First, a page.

However, when final voting commenced on July 6, 2005, Moscow was the first city to be eliminated from further rounds. Moscow_sentence_419

The Games were awarded to London. Moscow_sentence_420

The most titled ice hockey team in the Soviet Union and in the world, HC CSKA Moscow comes from Moscow. Moscow_sentence_421

Other big ice hockey clubs from Moscow are HC Dynamo Moscow, which was the second most titled team in the Soviet Union, and HC Spartak Moscow. Moscow_sentence_422

The most titled Soviet, Russian, and one of the most titled Euroleague clubs, is the basketball club from Moscow PBC CSKA Moscow. Moscow_sentence_423

Moscow hosted the EuroBasket in 1953 and 1965. Moscow_sentence_424

Moscow had more winners at the USSR and Russian Chess Championship than any other city. Moscow_sentence_425

The most titled volleyball team in the Soviet Union and in Europe (CEV Champions League) is VC CSKA Moscow. Moscow_sentence_426

In football, FC Spartak Moscow has won more championship titles in the Russian Premier League than any other team. Moscow_sentence_427

They were second only to FC Dynamo Kyiv in Soviet times. Moscow_sentence_428

PFC CSKA Moscow became the first Russian football team to win a UEFA title, the UEFA Cup (present-day UEFA Europa League). Moscow_sentence_429

FC Lokomotiv Moscow, FC Dynamo Moscow and FC Torpedo Moscow are other professional football teams also based in Moscow. Moscow_sentence_430

Moscow_unordered_list_2

  • Moscow_item_2_27
  • Moscow_item_2_28
  • Moscow_item_2_29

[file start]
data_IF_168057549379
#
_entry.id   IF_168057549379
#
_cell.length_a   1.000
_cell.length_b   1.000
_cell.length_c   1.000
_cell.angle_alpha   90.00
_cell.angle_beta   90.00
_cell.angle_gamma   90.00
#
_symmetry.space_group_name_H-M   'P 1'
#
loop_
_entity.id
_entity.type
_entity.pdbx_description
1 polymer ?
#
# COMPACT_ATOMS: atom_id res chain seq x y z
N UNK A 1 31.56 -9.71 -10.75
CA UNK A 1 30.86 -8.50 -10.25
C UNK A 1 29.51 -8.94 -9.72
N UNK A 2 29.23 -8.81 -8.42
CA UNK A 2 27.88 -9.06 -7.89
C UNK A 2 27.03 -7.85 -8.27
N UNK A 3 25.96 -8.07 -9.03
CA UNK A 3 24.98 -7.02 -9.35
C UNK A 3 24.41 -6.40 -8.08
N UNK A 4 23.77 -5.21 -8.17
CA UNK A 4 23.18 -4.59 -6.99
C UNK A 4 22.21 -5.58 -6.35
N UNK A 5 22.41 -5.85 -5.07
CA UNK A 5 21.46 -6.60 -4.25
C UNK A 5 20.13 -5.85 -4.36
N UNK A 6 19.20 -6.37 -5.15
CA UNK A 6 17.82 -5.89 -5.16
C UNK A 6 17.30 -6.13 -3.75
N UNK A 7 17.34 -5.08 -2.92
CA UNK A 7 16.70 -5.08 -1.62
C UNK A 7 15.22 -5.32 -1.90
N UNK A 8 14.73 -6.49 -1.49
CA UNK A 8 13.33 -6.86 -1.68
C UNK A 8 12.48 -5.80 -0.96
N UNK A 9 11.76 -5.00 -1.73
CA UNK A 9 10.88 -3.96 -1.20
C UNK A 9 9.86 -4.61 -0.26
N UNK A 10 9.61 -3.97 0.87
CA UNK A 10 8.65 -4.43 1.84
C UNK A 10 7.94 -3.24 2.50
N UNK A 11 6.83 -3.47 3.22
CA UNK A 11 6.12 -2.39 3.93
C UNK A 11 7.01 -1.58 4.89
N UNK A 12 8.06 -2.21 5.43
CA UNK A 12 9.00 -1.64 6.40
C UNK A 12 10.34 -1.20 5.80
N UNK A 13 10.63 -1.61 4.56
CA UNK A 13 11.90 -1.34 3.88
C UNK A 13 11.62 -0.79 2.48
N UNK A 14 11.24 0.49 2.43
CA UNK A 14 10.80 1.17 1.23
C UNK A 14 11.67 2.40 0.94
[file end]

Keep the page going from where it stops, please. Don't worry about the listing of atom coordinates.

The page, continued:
• Moscow_item_2_30

Moscow houses other prominent football, ice hockey, and basketball teams. Moscow_sentence_431

Because sports organisations in the Soviet Union were once highly centralized, two of the best Union-level teams represented defence and law-enforcing agencies: the Armed Forces (CSKA) and the Ministry of Internal Affairs (Dinamo). Moscow_sentence_432

There were army and police teams in most major cities. Moscow_sentence_433

As a result, Spartak, CSKA, and Dinamo were among the best-funded teams in the USSR. Moscow_sentence_434

The Rhythmic Gymnastics Palace after Irina Vilner-Usmanova is located in the Luzniki Olympic Complex. Moscow_sentence_435

The building works started in 2017 and the opening ceremony took place on June 18, 2019. Moscow_sentence_436

The investor of the Palace is the billionaire Alisher Usmanov, husband of the former gymnast and gymnastics coach Irina Viner-Usmanova. Moscow_sentence_437

The total surface of the building is 23,500 m, that include 3 fitness rooms, locker rooms, rooms reserved to referees and coaches, saunas, a canteen and a cafeteria, 2 ball halls, a Medical center, a hall reserved to journalists and a hotel for athletes. Moscow_sentence_438

Because of Moscow's cold local climate, winter sports have a following. Moscow_sentence_439

Many of Moscow's large parks offer marked trails for skiing and frozen ponds for skating. Moscow_sentence_440

Moscow hosts the annual Kremlin Cup, a popular tennis tournament on both the WTA and ATP tours. Moscow_sentence_441

It is one of the ten Tier-I events on the women's tour and a host of Russian players feature every year. Moscow_sentence_442

SC Olimpiyskiy hosted the Eurovision Song Contest 2009, the first and so far the only Eurovision Song Contest arranged in Russia. Moscow_sentence_443

Slava Moscow is a professional rugby club, competing in the national Professional Rugby League. Moscow_sentence_444

Former rugby league heavyweights RC Lokomotiv have entered the same league as of 2011. Moscow_sentence_445

The Luzhniki Stadium also hosted the 2013 Rugby World Cup Sevens. Moscow_sentence_446

In bandy, one of the most successful clubs in the world is 20 times Russian League champions Dynamo Moscow. Moscow_sentence_447

They have also won the World Cup thrice and European Cup six times. Moscow_sentence_448